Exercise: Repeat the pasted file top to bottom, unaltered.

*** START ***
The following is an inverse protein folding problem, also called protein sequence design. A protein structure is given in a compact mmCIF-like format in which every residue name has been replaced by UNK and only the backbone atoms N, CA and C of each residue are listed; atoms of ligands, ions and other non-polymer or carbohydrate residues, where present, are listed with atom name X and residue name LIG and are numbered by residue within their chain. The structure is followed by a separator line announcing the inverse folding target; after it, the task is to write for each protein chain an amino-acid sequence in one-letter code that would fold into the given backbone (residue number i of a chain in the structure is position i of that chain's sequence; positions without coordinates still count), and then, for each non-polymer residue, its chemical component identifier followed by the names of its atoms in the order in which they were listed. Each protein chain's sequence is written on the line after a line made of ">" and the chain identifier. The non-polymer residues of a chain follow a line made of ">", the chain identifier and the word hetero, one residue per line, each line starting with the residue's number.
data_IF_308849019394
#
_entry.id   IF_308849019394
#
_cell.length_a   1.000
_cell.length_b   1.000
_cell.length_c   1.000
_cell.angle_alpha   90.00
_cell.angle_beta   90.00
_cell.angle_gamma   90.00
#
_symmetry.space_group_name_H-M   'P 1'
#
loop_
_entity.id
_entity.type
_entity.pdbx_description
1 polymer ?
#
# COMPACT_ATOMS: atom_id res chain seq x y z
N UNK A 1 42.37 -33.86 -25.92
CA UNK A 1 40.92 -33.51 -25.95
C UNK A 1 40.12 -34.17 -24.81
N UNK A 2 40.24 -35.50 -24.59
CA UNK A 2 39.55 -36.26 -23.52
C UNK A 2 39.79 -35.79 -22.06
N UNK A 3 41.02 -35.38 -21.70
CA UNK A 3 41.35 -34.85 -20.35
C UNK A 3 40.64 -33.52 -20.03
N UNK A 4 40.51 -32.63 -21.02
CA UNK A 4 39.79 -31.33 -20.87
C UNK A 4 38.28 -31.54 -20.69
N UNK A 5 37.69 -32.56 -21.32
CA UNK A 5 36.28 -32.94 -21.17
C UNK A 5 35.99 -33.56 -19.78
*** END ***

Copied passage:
The following is an inverse protein folding problem, also called protein sequence design. A protein structure is given in a compact mmCIF-like format in which every residue name has been replaced by UNK and only the backbone atoms N, CA and C of each residue are listed; atoms of ligands, ions and other non-polymer or carbohydrate residues, where present, are listed with atom name X and residue name LIG and are numbered by residue within their chain. The structure is followed by a separator line announcing the inverse folding target; after it, the task is to write for each protein chain an amino-acid sequence in one-letter code that would fold into the given backbone (residue number i of a chain in the structure is position i of that chain's sequence; positions without coordinates still count), and then, for each non-polymer residue, its chemical component identifier followed by the names of its atoms in the order in which they were listed. Each protein chain's sequence is written on the line after a line made of ">" and the chain identifier. The non-polymer residues of a chain follow a line made of ">", the chain identifier and the word hetero, one residue per line, each line starting with the residue's number.
data_IF_308849019394
#
_entry.id   IF_308849019394
#
_cell.length_a   1.000
_cell.length_b   1.000
_cell.length_c   1.000
_cell.angle_alpha   90.00
_cell.angle_beta   90.00
_cell.angle_gamma   90.00
#
_symmetry.space_group_name_H-M   'P 1'
#
loop_
_entity.id
_entity.type
_entity.pdbx_description
1 polymer ?
#
# COMPACT_ATOMS: atom_id res chain seq x y z
N UNK A 1 42.37 -33.86 -25.92
CA UNK A 1 40.92 -33.51 -25.95
C UNK A 1 40.12 -34.17 -24.81
N UNK A 2 40.24 -35.50 -24.59
CA UNK A 2 39.55 -36.26 -23.52
C UNK A 2 39.79 -35.79 -22.06
N UNK A 3 41.02 -35.38 -21.70
CA UNK A 3 41.35 -34.85 -20.35
C UNK A 3 40.64 -33.52 -20.03
N UNK A 4 40.51 -32.63 -21.02
CA UNK A 4 39.79 -31.33 -20.87
C UNK A 4 38.28 -31.54 -20.69
N UNK A 5 37.69 -32.56 -21.32
CA UNK A 5 36.28 -32.94 -21.17
C UNK A 5 35.99 -33.56 -19.78